The policy involves a stepwise opportunity for kids to make up their homework in what is called the Homework Hall, which takes place during lunch time. The kids get a grace day to hand in the homework without penalty and then a 10% penalty. Kids who do all their homework for a few weeks, get a class period off to play.
The article notes that large numbers of kids are going to this Homework Hall, showing that the system is not working. One kid who attends this program is quoted as calling it stupid, and noting an attitude that says it is okay to fail. One teacher is proposing extending the program to Saturday school. In my case, my homework-trapped child was often forced to attend what his school called, Saturday detention.
Through the process, there is no recognition that the system does not work. The system was intended to get kids to do the homework and insstead, it creates a subgroup of kids who are now considering it part of their "new normal," to skip lunch and go to Homework Hall. They are being taught to not appreciate school. The punishments are actually reinforcing continued homework noncompliant behavior. The idea of sitting in Homework Hall with peers defined as similar to themselves has become the reality of their life.
These kids will take these lessons from middle school and continue as a subgroup of non-academically minded children, even if the truth were that they might have been enthusiastic learners in class if the school had come up with a different approach, and not banked their education on the Holy Grail of homework.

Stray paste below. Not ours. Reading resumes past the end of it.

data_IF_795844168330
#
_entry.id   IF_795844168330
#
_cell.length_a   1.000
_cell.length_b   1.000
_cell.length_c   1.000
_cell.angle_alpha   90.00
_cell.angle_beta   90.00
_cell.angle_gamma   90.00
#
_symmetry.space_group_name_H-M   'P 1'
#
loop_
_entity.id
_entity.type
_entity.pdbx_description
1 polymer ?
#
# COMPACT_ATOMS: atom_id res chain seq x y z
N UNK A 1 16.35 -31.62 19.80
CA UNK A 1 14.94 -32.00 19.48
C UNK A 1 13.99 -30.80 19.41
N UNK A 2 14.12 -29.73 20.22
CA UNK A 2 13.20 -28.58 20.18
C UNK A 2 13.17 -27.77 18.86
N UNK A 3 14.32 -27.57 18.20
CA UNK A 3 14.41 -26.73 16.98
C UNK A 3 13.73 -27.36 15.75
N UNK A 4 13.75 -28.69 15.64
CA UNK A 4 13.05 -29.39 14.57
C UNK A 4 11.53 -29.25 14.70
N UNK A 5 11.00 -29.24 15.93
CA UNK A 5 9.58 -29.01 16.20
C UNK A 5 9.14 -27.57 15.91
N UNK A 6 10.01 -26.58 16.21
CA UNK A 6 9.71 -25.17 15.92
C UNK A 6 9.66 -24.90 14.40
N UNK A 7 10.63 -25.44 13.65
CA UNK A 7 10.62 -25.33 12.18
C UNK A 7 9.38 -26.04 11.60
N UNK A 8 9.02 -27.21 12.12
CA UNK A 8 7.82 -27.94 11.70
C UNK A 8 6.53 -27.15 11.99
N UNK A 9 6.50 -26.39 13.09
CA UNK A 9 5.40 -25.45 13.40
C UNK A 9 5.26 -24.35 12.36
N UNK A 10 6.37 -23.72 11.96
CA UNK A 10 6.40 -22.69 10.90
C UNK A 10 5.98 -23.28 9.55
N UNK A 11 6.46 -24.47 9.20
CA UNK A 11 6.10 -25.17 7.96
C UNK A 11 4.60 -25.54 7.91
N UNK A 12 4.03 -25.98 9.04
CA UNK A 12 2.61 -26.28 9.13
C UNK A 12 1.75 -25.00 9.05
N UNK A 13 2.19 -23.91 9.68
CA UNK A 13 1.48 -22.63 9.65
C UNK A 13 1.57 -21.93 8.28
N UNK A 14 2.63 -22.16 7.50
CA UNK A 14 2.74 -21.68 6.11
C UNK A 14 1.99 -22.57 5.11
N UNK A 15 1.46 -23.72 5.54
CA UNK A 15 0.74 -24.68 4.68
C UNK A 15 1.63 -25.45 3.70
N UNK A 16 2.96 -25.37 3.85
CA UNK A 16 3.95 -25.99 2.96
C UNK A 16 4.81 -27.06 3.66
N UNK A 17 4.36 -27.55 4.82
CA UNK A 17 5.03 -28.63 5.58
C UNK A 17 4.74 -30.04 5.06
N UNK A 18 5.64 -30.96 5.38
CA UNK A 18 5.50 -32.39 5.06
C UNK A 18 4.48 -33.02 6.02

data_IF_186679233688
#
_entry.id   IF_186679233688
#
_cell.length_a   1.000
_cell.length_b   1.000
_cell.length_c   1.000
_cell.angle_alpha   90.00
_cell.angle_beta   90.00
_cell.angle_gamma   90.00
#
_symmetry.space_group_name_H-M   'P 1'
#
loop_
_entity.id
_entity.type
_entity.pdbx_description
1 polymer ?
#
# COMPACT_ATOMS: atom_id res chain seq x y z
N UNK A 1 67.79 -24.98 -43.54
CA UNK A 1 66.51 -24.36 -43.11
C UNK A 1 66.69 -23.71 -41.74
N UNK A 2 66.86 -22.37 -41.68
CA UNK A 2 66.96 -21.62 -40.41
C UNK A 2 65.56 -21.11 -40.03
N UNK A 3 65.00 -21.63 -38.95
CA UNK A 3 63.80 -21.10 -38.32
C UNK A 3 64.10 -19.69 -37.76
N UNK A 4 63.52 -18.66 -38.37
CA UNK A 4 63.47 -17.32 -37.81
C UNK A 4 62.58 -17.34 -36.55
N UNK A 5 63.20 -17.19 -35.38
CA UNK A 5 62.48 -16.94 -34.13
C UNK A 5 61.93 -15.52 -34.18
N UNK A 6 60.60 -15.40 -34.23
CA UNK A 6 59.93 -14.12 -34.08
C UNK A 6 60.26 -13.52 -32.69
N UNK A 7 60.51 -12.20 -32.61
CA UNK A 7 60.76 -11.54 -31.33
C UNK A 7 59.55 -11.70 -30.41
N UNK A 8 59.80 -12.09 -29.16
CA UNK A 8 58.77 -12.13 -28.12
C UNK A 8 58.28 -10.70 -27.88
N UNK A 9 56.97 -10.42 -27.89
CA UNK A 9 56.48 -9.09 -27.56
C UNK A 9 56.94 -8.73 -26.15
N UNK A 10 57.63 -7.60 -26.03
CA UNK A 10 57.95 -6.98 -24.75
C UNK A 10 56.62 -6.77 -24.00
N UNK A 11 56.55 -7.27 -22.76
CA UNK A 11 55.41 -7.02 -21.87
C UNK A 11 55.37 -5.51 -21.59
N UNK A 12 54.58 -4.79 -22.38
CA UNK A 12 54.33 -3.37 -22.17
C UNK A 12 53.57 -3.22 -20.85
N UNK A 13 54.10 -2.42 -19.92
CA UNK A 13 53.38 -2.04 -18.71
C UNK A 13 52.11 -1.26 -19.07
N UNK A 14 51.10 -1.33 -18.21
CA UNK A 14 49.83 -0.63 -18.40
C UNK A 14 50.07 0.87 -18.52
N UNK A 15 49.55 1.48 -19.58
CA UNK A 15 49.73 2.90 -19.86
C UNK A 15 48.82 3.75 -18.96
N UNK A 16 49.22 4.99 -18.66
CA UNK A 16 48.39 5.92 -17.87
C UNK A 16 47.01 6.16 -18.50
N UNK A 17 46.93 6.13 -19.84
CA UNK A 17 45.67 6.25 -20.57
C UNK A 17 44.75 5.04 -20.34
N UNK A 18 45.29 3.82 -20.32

These kids are at risk of turning away from the positive components of high school social life that might involve sports, drama, and other activities centered in the school. Or they might get turned away from those activities, sports in particular, by policies the insist on continuing to punish them for their homework noncompliance.
But nowhere in this article is it mentioned that this has caused the teachers to question their homework policy, consider alternatives to homework, consider why, from the student's point of view, the homework is not getting done, or consider other ways to engage students in a positive educational experience.
This is the type of policy that was in place in the school where my children went and in schools all around the country. And it is true that the majority of students get through unscathed. But here we learn that in Texas, 150 kids are going down a path that does not appear very good for them.
Dr. Kenneth Goldberg, is the author of The Homework Trap: How to Save the Sanity of Parents, Teachers, and Students, published by Wyndmoor Press.
I recommend giving copies of the book to the teachers at your child's school. Discount purchases are available through Wyndmoor Press. Single copies can be purchased at Amazon.